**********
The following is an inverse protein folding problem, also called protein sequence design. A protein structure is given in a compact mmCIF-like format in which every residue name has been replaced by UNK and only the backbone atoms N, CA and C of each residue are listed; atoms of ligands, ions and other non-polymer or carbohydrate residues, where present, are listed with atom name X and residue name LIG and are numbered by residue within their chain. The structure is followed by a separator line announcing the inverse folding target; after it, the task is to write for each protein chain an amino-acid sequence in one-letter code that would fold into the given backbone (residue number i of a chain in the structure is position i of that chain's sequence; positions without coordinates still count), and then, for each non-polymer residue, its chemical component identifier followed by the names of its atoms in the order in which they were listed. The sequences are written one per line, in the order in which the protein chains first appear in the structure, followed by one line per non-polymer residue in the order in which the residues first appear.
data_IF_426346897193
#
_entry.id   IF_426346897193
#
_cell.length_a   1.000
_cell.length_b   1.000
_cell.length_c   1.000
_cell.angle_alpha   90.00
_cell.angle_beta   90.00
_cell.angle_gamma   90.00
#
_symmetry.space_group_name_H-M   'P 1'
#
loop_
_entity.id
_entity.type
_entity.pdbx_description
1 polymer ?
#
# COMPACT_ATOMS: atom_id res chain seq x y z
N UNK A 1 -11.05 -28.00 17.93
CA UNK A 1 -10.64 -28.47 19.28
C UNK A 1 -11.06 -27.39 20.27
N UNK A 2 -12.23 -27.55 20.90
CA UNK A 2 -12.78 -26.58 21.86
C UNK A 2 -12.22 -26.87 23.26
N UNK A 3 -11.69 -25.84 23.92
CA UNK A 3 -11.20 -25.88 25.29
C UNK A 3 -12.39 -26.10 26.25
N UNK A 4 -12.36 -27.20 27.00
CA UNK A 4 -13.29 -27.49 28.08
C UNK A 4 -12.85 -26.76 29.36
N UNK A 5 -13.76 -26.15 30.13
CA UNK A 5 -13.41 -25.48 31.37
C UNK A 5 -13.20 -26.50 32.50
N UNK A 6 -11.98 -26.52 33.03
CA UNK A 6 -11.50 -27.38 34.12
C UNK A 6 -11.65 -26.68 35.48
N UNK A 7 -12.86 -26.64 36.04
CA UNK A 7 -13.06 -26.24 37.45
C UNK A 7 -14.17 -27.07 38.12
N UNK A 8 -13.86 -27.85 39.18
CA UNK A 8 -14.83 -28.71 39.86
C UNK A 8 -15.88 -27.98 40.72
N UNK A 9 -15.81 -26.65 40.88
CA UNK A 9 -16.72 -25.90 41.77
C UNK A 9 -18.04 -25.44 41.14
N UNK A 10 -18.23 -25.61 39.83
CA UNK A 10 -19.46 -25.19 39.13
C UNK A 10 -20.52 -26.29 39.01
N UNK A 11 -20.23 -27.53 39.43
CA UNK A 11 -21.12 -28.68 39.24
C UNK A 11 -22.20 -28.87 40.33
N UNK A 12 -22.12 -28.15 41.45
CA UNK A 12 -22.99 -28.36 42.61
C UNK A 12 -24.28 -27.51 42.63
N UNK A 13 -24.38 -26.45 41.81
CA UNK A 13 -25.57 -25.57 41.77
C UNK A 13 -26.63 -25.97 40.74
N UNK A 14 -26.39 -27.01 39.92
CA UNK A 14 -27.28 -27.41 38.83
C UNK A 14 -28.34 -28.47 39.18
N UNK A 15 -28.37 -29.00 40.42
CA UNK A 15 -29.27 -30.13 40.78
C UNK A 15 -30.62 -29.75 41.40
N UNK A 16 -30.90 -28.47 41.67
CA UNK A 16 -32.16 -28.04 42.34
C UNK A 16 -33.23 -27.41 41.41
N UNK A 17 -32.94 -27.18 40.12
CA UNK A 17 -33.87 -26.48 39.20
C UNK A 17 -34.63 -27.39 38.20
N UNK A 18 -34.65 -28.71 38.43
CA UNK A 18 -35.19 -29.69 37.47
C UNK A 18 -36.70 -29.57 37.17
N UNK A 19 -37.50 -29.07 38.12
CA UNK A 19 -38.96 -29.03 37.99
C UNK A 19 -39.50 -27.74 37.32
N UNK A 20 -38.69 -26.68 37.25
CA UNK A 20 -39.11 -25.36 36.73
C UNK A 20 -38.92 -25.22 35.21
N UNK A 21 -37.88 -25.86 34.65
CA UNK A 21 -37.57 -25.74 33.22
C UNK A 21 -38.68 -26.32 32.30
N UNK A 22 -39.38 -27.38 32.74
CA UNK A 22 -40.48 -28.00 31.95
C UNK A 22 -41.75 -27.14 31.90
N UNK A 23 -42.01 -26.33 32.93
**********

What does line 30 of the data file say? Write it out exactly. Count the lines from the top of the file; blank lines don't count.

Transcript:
C UNK A 3 -12.39 -26.10 26.25